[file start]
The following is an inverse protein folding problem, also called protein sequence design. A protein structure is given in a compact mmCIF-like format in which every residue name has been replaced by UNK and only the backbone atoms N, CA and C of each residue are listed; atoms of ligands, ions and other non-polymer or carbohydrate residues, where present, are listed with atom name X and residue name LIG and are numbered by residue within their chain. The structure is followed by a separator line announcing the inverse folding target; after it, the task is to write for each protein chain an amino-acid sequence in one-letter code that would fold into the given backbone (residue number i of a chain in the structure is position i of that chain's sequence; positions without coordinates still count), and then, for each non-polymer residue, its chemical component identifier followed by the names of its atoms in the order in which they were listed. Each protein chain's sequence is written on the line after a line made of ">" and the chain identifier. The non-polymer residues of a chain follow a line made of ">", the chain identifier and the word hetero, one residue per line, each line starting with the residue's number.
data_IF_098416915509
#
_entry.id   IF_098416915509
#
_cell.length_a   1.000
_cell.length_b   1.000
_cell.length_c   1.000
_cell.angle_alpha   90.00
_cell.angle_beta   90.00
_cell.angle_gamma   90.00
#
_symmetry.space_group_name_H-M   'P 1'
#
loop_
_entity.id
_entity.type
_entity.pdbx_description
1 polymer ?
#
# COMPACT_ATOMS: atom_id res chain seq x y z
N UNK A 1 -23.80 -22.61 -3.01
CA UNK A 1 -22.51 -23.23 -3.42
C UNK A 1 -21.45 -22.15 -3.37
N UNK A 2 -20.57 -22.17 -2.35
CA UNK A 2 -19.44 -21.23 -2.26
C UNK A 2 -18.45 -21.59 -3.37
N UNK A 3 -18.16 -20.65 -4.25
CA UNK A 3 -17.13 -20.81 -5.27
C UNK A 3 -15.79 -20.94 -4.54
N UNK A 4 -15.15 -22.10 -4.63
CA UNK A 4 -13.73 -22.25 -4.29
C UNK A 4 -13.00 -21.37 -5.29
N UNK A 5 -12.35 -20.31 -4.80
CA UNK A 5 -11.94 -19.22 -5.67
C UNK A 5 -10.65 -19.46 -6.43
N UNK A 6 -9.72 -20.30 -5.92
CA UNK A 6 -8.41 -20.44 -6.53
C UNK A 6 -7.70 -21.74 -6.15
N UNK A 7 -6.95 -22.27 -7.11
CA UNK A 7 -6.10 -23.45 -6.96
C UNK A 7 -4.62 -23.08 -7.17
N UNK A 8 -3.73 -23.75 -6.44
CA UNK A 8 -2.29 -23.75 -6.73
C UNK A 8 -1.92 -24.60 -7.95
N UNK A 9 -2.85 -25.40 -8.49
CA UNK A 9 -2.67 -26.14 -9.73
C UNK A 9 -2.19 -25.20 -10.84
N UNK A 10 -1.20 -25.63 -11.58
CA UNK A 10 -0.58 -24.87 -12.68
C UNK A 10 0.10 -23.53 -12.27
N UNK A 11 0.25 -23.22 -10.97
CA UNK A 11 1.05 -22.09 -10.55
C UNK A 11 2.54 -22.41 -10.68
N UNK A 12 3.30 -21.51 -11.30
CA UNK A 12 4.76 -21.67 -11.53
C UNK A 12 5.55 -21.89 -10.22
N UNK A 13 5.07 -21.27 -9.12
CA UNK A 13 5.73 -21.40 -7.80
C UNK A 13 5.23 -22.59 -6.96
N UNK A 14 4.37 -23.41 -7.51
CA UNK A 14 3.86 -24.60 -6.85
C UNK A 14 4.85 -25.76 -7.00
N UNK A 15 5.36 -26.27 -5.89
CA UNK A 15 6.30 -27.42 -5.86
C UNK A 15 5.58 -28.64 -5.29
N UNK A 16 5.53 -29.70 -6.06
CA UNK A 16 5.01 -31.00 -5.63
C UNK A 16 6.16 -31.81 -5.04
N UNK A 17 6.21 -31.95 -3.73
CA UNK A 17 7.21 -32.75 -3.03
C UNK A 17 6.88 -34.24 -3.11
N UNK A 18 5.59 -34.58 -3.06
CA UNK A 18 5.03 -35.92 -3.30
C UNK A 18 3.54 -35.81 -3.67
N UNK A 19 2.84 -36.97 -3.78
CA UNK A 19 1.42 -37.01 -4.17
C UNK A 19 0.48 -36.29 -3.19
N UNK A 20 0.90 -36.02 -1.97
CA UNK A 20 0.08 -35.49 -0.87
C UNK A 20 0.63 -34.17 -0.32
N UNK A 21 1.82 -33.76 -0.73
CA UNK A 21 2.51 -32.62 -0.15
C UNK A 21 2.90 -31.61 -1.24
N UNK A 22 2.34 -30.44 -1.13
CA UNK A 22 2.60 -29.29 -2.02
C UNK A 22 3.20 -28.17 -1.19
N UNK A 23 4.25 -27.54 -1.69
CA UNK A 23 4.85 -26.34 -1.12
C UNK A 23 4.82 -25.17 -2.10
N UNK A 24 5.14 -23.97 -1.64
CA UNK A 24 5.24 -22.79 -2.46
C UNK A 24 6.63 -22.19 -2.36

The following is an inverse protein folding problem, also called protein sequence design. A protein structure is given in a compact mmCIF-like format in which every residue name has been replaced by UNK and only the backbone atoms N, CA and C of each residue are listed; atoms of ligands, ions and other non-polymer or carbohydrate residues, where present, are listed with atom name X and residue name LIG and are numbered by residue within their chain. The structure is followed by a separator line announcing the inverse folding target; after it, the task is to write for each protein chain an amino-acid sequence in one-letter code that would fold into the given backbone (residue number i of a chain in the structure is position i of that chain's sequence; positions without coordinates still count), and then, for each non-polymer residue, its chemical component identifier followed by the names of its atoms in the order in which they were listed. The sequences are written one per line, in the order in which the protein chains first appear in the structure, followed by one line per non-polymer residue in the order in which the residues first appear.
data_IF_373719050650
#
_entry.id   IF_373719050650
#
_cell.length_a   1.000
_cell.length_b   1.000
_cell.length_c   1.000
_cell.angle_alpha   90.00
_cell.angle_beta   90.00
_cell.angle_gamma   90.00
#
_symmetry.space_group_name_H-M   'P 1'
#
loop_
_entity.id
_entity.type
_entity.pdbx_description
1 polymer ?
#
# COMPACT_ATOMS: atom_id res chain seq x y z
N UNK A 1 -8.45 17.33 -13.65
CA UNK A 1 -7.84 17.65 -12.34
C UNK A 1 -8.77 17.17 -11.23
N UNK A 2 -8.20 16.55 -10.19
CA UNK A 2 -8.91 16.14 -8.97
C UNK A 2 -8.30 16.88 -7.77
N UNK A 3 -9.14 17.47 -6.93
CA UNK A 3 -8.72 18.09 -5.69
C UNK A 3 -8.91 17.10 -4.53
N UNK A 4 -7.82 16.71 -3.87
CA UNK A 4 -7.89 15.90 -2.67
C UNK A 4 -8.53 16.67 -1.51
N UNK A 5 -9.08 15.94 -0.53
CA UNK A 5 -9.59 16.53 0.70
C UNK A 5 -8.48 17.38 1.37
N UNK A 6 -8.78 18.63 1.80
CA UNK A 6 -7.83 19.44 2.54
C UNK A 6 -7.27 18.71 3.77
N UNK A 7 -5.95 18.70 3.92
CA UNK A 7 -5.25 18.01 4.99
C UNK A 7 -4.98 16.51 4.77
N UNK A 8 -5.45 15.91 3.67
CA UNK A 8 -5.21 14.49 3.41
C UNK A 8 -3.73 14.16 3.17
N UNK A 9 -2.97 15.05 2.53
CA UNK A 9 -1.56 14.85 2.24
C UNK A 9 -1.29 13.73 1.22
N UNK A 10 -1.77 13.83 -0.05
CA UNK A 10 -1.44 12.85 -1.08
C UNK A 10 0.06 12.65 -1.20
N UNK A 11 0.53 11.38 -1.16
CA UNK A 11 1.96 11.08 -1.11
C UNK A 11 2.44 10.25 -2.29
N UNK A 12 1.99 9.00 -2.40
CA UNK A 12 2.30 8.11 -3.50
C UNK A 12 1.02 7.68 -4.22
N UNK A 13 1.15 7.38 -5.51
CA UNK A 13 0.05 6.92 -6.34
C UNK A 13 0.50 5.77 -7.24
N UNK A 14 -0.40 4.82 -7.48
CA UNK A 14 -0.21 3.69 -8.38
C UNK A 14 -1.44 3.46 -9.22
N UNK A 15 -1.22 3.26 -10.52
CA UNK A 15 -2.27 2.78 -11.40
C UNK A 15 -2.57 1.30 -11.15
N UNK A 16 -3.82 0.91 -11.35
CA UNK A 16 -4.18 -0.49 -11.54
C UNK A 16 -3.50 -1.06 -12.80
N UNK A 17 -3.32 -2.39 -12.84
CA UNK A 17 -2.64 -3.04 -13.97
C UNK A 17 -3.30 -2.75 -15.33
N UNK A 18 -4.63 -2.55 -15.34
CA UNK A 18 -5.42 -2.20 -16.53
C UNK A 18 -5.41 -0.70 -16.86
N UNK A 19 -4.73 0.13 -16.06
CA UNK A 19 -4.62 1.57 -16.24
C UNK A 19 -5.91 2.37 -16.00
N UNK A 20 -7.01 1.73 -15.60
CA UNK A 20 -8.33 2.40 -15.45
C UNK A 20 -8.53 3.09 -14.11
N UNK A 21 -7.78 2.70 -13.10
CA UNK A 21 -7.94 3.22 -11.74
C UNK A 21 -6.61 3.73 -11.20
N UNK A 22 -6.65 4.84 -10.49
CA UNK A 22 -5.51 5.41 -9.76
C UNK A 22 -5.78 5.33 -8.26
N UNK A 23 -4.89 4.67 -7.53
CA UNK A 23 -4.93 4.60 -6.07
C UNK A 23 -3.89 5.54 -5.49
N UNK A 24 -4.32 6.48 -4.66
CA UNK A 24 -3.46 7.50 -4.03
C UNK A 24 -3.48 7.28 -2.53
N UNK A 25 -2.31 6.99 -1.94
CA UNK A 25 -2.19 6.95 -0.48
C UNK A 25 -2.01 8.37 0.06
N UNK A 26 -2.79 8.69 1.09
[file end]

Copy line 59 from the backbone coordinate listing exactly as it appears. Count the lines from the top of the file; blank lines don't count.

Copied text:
CA UNK A 13 5.73 -21.40 -7.80